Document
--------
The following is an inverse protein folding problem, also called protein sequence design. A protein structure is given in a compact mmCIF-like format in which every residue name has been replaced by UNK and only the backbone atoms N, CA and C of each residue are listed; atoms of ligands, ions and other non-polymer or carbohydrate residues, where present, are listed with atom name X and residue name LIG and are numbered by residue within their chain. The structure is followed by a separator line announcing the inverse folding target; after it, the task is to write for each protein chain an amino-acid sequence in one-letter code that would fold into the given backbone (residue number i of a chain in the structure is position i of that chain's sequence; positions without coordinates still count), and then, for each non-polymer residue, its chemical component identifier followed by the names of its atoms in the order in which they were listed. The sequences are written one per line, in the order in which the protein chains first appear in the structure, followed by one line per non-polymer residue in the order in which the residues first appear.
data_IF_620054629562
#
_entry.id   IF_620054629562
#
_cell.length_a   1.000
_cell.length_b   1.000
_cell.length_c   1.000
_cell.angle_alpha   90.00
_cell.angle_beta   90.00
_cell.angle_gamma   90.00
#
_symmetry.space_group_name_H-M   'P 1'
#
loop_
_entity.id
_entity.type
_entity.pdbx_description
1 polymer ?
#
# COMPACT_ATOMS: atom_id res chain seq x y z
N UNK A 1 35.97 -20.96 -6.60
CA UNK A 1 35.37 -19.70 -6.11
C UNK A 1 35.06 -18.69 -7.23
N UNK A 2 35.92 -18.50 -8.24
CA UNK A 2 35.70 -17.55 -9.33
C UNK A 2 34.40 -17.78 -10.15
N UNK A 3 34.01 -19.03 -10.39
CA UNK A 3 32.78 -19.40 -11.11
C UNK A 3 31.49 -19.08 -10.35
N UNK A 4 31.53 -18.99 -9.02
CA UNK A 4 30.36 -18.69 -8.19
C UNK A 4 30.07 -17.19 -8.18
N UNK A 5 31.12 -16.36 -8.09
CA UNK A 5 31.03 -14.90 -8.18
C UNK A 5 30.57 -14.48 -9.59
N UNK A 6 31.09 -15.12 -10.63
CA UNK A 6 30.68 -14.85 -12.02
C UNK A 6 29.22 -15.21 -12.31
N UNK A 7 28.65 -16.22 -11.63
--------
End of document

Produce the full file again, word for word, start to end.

The following is an inverse protein folding problem, also called protein sequence design. A protein structure is given in a compact mmCIF-like format in which every residue name has been replaced by UNK and only the backbone atoms N, CA and C of each residue are listed; atoms of ligands, ions and other non-polymer or carbohydrate residues, where present, are listed with atom name X and residue name LIG and are numbered by residue within their chain. The structure is followed by a separator line announcing the inverse folding target; after it, the task is to write for each protein chain an amino-acid sequence in one-letter code that would fold into the given backbone (residue number i of a chain in the structure is position i of that chain's sequence; positions without coordinates still count), and then, for each non-polymer residue, its chemical component identifier followed by the names of its atoms in the order in which they were listed. The sequences are written one per line, in the order in which the protein chains first appear in the structure, followed by one line per non-polymer residue in the order in which the residues first appear.
data_IF_620054629562
#
_entry.id   IF_620054629562
#
_cell.length_a   1.000
_cell.length_b   1.000
_cell.length_c   1.000
_cell.angle_alpha   90.00
_cell.angle_beta   90.00
_cell.angle_gamma   90.00
#
_symmetry.space_group_name_H-M   'P 1'
#
loop_
_entity.id
_entity.type
_entity.pdbx_description
1 polymer ?
#
# COMPACT_ATOMS: atom_id res chain seq x y z
N UNK A 1 35.97 -20.96 -6.60
CA UNK A 1 35.37 -19.70 -6.11
C UNK A 1 35.06 -18.69 -7.23
N UNK A 2 35.92 -18.50 -8.24
CA UNK A 2 35.70 -17.55 -9.33
C UNK A 2 34.40 -17.78 -10.15
N UNK A 3 34.01 -19.03 -10.39
CA UNK A 3 32.78 -19.40 -11.11
C UNK A 3 31.49 -19.08 -10.35
N UNK A 4 31.53 -18.99 -9.02
CA UNK A 4 30.36 -18.69 -8.19
C UNK A 4 30.07 -17.19 -8.18
N UNK A 5 31.12 -16.36 -8.09
CA UNK A 5 31.03 -14.90 -8.18
C UNK A 5 30.57 -14.48 -9.59
N UNK A 6 31.09 -15.12 -10.63
CA UNK A 6 30.68 -14.85 -12.02
C UNK A 6 29.22 -15.21 -12.31
N UNK A 7 28.65 -16.22 -11.63